Migration Assistant + Thunderbolt/FireWire Adapter = huh!?
Reader Jeff Adelson scratches his head over a FireWire issue. He writes:
I recently purchased a MacBook Air. After setting it up I decided to migrate my data from an older MacBook Pro. I purchased Apple’s Thunderbolt to FireWire Adapter but it doesn’t seem to work with Migration Assistant. The two computers won’t connect. What’s going on?
The connector does work, but not in the way you expect from a wired connection. If you sling a standard FireWire cable between two Macs that have FireWire ports, Migration Assistant does what it should. You choose one Mac to copy the data from and the other to copy it to. The “host” Mac (the one that will import data from the other) issues a code to the “guest” Mac and the two of them make the exchange once you’ve selected the data you want.
As you’ve observed, it doesn’t work that way with this adapter. The two Macs recognize each other, but the transfer fails. Similarly, if you try to establish a FireWire network between the two using this adapter, failure also ensues. (Though Target Disk Mode works perfectly well.)
So great, you now know what doesn't work. What does? When configuring Migration Assistant on the host Mac you’ll eventually reach the Select a Migration Method window. Normally you’d choose the From a Mac or PC option because, after all, you’re connected to another Mac. But this leads straight down the path to Nowheresville.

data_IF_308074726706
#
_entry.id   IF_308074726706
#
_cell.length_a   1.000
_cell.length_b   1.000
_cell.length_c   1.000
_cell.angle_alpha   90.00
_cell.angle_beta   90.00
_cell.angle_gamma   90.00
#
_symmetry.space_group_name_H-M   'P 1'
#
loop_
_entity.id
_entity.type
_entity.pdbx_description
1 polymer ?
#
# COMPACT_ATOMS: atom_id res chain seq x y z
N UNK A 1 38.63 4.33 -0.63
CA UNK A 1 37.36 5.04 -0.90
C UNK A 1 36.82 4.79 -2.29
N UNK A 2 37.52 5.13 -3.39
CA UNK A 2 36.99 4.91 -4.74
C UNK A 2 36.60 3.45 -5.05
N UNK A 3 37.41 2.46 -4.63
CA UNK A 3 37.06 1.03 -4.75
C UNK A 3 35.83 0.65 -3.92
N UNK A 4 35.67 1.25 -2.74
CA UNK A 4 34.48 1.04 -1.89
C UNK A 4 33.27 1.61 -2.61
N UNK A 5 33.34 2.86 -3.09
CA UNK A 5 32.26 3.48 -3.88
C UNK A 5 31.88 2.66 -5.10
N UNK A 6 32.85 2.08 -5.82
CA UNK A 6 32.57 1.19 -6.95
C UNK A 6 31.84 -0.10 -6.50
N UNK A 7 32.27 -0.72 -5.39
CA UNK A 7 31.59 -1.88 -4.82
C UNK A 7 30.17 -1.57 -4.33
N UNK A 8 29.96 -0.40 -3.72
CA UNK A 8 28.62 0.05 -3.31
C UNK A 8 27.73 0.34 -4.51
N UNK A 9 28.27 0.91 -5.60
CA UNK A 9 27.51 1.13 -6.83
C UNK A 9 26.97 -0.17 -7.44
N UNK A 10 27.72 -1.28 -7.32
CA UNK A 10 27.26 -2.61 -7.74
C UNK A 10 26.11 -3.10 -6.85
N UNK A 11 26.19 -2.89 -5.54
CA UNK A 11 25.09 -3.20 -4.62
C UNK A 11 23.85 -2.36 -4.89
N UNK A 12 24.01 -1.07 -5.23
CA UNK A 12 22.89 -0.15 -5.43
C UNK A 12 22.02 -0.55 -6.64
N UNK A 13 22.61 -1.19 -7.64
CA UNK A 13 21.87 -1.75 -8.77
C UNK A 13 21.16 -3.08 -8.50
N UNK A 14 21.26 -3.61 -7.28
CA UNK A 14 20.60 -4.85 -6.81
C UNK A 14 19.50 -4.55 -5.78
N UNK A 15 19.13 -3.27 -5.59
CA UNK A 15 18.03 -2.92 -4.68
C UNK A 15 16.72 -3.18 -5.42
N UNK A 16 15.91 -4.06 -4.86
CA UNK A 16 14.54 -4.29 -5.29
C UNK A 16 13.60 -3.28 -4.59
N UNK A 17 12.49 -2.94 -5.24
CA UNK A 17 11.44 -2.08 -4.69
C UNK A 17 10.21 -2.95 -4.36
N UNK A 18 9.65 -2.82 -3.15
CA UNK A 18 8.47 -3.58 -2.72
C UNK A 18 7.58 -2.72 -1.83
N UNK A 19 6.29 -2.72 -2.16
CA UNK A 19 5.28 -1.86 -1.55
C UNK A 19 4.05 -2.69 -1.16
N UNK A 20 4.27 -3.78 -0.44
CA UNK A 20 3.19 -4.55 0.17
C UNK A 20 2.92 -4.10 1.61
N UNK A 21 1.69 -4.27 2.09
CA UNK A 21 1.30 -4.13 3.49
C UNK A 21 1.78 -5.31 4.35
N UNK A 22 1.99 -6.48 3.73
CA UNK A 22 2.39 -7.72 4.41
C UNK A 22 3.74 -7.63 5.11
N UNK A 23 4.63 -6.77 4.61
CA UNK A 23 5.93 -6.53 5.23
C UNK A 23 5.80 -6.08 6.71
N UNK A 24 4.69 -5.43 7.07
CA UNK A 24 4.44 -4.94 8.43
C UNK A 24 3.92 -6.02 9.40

Instead, after making the wired connection between the two Macs, you must throw the guest Mac into Target Disk Mode (restart that Mac and hold down the T key). Launch Migration Assistant on the host Mac and in the Select a Migration Method window I mentioned, select the From a Time Machine Backup or Other Disk option and click Continue. The guest Mac’s hard drive will appear, labeled as a FireWire drive. Select it, click Continue, and you can then choose the data you want and proceed with the migration.
Or course you could forego this adapter altogether as Migration Assistant works over Wi-Fi and, with a Thunderbolt-to-Ethernet adapter, Ethernet connections as well.